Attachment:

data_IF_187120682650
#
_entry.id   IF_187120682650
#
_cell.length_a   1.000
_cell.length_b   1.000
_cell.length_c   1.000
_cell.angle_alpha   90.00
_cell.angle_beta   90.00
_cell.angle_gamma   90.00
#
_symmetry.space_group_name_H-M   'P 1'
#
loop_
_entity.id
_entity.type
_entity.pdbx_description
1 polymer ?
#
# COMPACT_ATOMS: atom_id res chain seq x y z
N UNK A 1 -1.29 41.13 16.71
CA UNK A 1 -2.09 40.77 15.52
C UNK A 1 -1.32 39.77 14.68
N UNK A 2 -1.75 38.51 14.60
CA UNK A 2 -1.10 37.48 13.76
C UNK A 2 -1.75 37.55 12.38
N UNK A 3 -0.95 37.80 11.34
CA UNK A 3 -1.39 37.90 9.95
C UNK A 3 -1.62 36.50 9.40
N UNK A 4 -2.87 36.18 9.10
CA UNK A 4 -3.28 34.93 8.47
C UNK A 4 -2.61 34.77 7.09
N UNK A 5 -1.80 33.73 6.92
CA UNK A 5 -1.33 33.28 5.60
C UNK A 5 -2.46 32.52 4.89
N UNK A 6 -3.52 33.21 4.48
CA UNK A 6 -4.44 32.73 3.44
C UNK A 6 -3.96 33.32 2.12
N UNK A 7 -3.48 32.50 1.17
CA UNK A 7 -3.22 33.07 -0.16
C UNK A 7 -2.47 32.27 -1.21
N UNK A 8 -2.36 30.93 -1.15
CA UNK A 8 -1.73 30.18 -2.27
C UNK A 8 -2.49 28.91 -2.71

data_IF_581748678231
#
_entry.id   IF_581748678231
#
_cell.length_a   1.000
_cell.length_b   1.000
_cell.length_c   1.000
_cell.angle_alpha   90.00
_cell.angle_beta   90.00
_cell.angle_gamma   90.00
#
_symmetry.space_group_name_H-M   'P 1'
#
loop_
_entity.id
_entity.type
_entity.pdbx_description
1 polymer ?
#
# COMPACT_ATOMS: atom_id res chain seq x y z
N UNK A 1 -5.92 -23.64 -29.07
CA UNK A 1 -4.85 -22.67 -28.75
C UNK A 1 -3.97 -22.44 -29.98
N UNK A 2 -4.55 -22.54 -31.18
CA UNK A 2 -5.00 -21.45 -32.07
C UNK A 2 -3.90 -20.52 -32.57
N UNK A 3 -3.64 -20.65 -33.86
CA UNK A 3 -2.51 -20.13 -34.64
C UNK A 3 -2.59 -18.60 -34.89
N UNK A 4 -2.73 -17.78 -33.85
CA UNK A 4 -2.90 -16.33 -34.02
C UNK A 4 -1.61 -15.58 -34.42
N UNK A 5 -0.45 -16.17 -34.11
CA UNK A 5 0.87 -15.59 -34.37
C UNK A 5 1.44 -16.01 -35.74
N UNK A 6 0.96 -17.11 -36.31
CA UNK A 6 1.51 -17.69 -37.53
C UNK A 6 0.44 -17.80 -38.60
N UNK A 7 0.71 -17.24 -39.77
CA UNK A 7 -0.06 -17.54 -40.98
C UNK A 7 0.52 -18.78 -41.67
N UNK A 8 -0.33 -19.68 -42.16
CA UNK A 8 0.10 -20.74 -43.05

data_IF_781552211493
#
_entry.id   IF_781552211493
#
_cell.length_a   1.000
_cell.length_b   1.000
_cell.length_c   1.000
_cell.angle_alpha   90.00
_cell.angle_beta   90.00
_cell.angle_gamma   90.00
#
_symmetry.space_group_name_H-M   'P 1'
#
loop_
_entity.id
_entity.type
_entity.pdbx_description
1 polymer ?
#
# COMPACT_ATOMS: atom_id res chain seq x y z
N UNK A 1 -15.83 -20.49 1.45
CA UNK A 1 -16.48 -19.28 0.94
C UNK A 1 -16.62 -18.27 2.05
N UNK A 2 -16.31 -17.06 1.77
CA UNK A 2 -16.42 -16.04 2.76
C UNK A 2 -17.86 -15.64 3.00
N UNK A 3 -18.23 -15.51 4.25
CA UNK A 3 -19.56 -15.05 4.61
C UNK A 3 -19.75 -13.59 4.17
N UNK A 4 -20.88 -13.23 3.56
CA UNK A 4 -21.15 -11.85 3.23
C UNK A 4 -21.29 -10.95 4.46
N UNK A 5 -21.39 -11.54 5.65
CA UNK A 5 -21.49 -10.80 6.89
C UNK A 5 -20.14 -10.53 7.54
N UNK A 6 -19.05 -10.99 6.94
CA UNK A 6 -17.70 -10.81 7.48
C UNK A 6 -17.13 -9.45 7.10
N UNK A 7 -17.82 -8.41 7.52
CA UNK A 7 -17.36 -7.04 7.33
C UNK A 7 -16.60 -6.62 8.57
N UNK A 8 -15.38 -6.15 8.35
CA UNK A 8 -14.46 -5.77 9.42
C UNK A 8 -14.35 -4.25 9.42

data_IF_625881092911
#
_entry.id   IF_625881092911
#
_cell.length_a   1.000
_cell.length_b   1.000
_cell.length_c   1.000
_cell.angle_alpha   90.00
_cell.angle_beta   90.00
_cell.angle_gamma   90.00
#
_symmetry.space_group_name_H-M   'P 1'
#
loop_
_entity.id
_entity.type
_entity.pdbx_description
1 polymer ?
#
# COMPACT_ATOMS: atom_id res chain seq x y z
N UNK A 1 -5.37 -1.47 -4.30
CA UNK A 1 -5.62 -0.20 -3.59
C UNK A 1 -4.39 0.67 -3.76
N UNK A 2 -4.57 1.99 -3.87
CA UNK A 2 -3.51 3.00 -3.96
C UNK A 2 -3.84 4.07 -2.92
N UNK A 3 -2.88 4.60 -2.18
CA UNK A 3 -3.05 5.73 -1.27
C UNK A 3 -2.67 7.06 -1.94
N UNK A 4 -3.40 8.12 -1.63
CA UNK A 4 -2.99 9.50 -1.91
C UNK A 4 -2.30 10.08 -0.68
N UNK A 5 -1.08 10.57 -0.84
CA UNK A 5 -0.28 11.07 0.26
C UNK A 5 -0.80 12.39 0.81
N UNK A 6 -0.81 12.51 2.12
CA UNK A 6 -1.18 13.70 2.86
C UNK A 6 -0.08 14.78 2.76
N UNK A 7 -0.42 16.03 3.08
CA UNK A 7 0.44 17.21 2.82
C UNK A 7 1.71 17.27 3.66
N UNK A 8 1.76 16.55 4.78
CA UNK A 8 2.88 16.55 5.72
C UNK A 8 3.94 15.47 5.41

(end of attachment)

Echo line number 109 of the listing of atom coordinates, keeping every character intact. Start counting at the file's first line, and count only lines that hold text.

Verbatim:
CA UNK A 1 -16.48 -19.28 0.94